As Schuyler asserted, de facto segregation was practiced in Northern cities. It was the same with ethnic groups, as Schuyler’s white Jewish friends, Isaac Don Levine and Sidney Hook, observed about Boston and New York, which had distinct Jewish, Italian, Irish, and German sections. Immigrants tended to gravitate toward neighborhoods with their own kind.
In the South, however, blacks and whites—unlike the Italians and Irish in the north—had lived closely together for a long time. At least some of the Southern communities practiced integration. But segregation became federal policy, with President Franklin Roosevelt’s New Deal—a massive government takeover of farming, housing, charity, retirement, and the workplace. All these programs, as Schuyler pointed out, discriminated against and harmed the black man. He became the real “forgotten man,” as the theme of the 1935 annual NAACP meeting indicated. That meeting featured tenant farmers telling their stories about facing starvation when the federal government paid (white) farmers to keep acreage fallow.
Schuyler railed against discrimination in PWA projects and complained bitterly for having to pay higher taxes and prices for consumer goods for make-work programs. The patronage system of wealthy whites who paid off black “leaders” became a function of the federal government.
In spite of such discriminatory policies, African Americans shifted to the Democratic Party in 1936. Roosevelt illegally used his “Black Cabinet” to campaign for him on the radio (whose licenses he allocated to those disposed to support him), bestowed gifts, such as a new chemistry building built by well-paid white WPA workers to Howard University (dedicated in October 1936). As Nancy J. Weiss, in Farewell to the Party of Lincoln, notes, “It was hardly an accident that . . . the establishment of the first CCC camp commanded entirely by black officers came in August 1936.” Photos of the First Lady with black children gathered round her were distributed, though without a disclaimer stating that should these same children come down with polio they would be barred from FDR’s Warm Springs facility. As more of the economy became dependent on federal largesse, the black workforce suffered. African Americans lost jobs but increased their dependence on “relief,” outpacing whites proportionately. If they were given federal housing, it was housing officially segregated by the government—with no possibility of local communities deciding their own arrangements—as they had done in Galveston and Meridian.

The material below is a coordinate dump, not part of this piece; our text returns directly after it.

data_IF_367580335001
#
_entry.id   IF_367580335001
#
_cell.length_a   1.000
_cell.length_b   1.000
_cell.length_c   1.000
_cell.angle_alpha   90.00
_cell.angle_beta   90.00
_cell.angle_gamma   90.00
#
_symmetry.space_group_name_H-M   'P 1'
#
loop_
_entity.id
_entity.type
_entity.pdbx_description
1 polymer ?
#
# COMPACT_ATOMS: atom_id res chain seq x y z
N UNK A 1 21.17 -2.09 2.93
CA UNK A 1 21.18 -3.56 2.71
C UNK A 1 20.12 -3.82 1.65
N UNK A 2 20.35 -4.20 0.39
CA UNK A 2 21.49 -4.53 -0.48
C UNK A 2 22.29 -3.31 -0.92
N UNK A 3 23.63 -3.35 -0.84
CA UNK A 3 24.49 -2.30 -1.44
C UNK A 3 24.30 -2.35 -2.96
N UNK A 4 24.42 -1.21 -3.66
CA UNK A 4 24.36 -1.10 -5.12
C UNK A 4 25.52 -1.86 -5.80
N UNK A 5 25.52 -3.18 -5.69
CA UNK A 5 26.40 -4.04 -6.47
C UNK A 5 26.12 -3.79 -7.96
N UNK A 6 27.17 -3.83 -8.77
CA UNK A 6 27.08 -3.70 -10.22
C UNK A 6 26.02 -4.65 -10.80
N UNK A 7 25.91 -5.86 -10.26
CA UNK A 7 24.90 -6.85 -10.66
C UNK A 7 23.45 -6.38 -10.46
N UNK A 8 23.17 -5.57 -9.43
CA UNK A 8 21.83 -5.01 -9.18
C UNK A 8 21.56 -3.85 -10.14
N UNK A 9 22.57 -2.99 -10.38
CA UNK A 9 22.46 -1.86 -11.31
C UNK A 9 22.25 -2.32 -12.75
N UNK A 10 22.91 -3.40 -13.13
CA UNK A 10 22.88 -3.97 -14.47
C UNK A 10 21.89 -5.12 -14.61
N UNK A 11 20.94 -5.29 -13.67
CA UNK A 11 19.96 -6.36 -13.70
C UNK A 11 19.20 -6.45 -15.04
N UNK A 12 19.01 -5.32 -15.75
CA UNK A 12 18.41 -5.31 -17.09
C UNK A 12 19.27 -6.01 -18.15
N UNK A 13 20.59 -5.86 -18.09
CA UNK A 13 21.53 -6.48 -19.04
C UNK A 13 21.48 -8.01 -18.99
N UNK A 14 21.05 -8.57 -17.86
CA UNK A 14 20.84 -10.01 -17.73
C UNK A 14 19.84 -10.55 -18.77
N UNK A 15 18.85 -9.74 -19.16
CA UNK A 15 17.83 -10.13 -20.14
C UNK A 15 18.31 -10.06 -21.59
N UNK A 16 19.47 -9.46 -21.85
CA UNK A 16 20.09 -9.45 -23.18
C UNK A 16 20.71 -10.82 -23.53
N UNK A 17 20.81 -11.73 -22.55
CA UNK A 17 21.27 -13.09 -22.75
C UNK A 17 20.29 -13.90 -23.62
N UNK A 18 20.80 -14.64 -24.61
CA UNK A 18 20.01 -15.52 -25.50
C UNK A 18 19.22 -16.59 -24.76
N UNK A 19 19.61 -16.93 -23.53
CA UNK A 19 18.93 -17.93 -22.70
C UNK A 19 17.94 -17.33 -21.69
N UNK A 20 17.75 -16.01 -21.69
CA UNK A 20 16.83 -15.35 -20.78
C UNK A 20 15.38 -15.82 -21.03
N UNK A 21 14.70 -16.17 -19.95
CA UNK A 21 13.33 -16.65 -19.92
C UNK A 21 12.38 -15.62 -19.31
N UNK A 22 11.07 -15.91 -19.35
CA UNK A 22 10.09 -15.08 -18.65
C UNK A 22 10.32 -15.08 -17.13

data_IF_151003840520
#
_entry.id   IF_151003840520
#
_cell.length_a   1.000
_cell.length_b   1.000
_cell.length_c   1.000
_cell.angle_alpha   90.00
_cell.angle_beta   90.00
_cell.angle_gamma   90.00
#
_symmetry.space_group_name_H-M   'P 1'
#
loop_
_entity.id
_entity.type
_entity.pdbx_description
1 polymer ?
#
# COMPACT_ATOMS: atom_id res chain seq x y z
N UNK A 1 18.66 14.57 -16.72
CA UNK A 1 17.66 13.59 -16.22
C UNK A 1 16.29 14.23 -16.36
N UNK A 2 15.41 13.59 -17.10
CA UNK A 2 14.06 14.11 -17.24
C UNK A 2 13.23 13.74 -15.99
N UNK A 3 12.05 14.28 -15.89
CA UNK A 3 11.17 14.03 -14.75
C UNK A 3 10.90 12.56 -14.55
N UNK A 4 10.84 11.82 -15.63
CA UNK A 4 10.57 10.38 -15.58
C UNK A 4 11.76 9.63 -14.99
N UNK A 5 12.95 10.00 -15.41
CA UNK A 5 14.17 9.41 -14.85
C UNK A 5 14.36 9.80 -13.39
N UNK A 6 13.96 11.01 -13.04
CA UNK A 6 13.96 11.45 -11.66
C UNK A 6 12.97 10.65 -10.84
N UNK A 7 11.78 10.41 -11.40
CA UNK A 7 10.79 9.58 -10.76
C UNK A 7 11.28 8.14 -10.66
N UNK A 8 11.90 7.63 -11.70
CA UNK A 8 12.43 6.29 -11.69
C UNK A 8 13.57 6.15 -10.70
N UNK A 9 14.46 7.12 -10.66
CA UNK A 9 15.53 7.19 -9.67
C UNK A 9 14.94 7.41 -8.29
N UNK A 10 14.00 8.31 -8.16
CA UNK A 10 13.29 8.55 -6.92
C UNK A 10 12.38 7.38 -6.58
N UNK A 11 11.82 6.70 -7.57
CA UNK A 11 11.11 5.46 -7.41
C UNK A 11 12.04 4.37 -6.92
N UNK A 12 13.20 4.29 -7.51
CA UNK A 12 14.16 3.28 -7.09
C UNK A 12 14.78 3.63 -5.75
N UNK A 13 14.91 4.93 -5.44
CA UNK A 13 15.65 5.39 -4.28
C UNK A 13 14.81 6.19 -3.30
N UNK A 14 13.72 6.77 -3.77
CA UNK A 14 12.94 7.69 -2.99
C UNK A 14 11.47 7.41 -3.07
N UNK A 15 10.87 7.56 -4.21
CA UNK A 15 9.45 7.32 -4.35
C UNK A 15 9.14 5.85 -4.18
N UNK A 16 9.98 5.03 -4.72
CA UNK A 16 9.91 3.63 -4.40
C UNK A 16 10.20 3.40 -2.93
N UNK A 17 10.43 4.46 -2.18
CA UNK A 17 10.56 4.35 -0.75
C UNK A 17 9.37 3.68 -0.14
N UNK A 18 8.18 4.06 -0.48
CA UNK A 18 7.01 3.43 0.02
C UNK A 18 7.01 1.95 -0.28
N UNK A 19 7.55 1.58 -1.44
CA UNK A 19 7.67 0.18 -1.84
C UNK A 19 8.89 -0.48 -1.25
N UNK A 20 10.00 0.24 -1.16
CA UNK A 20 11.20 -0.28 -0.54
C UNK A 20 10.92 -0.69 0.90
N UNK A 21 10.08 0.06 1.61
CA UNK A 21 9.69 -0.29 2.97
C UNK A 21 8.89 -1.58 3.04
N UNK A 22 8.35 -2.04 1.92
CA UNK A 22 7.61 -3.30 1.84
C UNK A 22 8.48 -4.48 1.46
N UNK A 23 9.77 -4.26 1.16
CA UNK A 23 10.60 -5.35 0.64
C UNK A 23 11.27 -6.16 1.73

The policy was passed on down as the federal government got into the mortgage business. As Coates rightfully complains, these policies were discriminatory and wrong. So were the WPA, the AAA, and Social Security—programs instituted by the party that is still overwhelmingly supported by African Americans. Slavery, of course, was wrong, as President Lincoln said in his Second Inaugural. But why should we be paying the descendants of Dr. Dumas who benefited from the forced labor of fellow African Americans? And how can we trust a massive bureaucracy that has done so much to muck up race relations to be a fair arbiter and dispenser of these funds?
NOTE: The author welcomes the nomination for a MacArthur Genius Award in order to pursue her research on the Dumas family in Louisiana.
 David L. Lightner and Alexander M. Ragan, “Were African American Slaveholders Benevolent or Exploited?” Journal of Southern History, 71 (August 2005),535- 558.
 Loren Schweninger, Black Property Owners in the South: 1790-1915, (1990), 23.
 Schweninger, 104-105.
 Shweninger, 105-106.
 George Schuyler, Black and Conservative (New Rochelle: Arlington House, 1966), 200.
 Schweninger, 118.
 Schweninger, 134.
 Ingersoll Interview, 192-193.
 Nancy J. Weiss, Farewell to the Party of Lincoln (Princeton: Princeton University Press, 1983), 200-202.